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Finally, a second chance.
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Shimmering tarmac filled the window’s view as I felt the roller-coaster drop from sky to terra firma at the Miami International Airport. I’d been practicing my deep breathing as I lost count of how many times we’d circled out over the Atlantic, waiting our permission to land. By the time the plane taxied to the jet bridge, I’d managed to relax my knees and give myself permission to contemplate a future again. Each time, I swore I’d never fly again, and yet, there I was.
I let the others disembark first; it just seemed easier. Reaching into the overhead, I pulled down my Louis Vuitton knock-off carry-on bag. I checked the tag for the fourth time—Harper Filkins—yes, that was me. With wobbly knees, I guided myself toward the exit, grabbing seat backs to steady my drunken sailor gait. How do I get myself into these situations?
I wanted to deny knowing myself as I heard my voice ask the attendant at the door, “Miami, right?” He nodded slowly, eyes wide, as though acknowledging an idiot. I felt the urge to dig in my pocket for a bus token. I’m really losing it. I knew where I was, but it wasn’t sinking in.
The airport terminal was a thick stir-fry of languages and colors. Vivid hair, huge hoop earrings and Hawaiian print shirts swallowed my attention. I moved down the vaguely familiar concourse with the general current of bodies. As hoped, they led me eventually to the luggage carousel. Mine was easy to spot; knock-offs seldom survived the baggage handlers. Sure enough, my new JC Penny pink lace panties were peeking out of the mangled zipper. I quickly grabbed the bag, tucked in my unmentionables and surveyed the crowd to catch who might have seen them. No one seemed interested, and I felt a moment’s disappointment that maybe I’d wasted the last of my available credit on the Penny’s card.
My less-than-ideal financial situation was responsible for my circumstance. The alternative to accepting the nanny position with the Bonhams had been starvation while sleeping in a cardboard box. The adage, “location, location, location,” seemed particularly appropriate, considering my box would have graced downtown Cleveland. I mused that being lost in the Bermuda Triangle had its benefits, when faced with Cleveland.
I had a degree in computer science and had done some freelance programming after college. Then came the job; the one I figured would net me six figures long term. That had all gone to hell when Cleve-Mobile’s CEO, Steve Tabbott, flew off to an island somewhere with the company checkbook in his pocket. He’d made it for almost a month without being caught. When the paychecks began to bounce, people questioned his prolonged vacation. That and when the power was shut off due to non-payment. Laptop batteries only last so long.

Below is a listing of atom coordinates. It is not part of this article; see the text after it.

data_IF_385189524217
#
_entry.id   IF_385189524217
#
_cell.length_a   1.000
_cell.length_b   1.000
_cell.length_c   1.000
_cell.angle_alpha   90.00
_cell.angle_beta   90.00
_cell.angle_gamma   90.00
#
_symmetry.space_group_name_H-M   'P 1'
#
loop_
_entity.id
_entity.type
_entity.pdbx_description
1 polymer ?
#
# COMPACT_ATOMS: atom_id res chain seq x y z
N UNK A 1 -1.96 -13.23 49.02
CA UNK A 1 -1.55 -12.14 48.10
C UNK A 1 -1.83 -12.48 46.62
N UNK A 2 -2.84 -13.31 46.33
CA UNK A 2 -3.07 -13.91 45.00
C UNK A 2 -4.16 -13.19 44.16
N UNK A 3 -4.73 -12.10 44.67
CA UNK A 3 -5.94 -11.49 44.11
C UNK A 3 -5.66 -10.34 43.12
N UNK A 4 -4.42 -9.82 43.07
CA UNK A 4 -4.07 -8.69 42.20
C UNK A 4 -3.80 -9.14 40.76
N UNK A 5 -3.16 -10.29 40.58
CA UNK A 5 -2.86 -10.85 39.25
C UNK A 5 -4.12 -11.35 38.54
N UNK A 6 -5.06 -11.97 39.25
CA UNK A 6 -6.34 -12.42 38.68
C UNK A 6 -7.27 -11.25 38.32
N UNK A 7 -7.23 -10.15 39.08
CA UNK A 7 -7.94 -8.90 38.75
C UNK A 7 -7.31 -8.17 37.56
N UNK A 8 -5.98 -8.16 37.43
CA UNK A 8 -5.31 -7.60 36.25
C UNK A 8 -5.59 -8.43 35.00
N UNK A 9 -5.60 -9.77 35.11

Steve and I had become good friends, very good friends. People gave me the stink eye until they realized I was going out the door with them.
I followed daylight and was eventually shoved onto the sidewalk next to the passenger pick-up lane. Scanning the curb, I spotted a limo with its driver wearing a bored expression. He was leaning against the front bumper, ankles crossed and calmly holding a small blackboard with my name on it. I managed a half-hearted wave and headed toward it.
The rear passenger door burst open unexpectedly and a woman with too-black hair popped out, frantically gesturing. “Harper! Harper! Hurry! We’ve already been told to move on!” she shouted, gesturing for me to move faster. I felt like I was reporting for a prison term as I smiled and reached her. “Oh, so glad you’re here! We’ve been driving in circles, haven’t we, Fred?” Fred must have been the driver.
“I know the feeling,” I muttered and the slender arms with bangle bracelets grabbed at me. There was nothing to do but climb in. As hard as I might pray, there was no way the fates would let her be anyone other than my new employer.
“I hope you don’t mind that we picked you up. How lucky we are that you’d just decided to move back to Miami! Imagine the coincidence!”
I could imagine it very easily. Cleve-Mobil had given me the confidence to take a lease on an expensive apartment, max out my credit cards and I was still paying off my degree. That’s when Steve had decided to see the world. Over-extended, I was combing the job boards when I spotted a nanny position in my hometown. The job felt wrong, but the location was comforting and they were financing the whole thing. I talked myself into applying and the result was sitting next to me in a designer sundress, heels that could harpoon a whale and so much perfume that my eyes were watering. I recognized new money when I saw it. They were flashy, loud, and squandered Ben Franklins like salt on popcorn.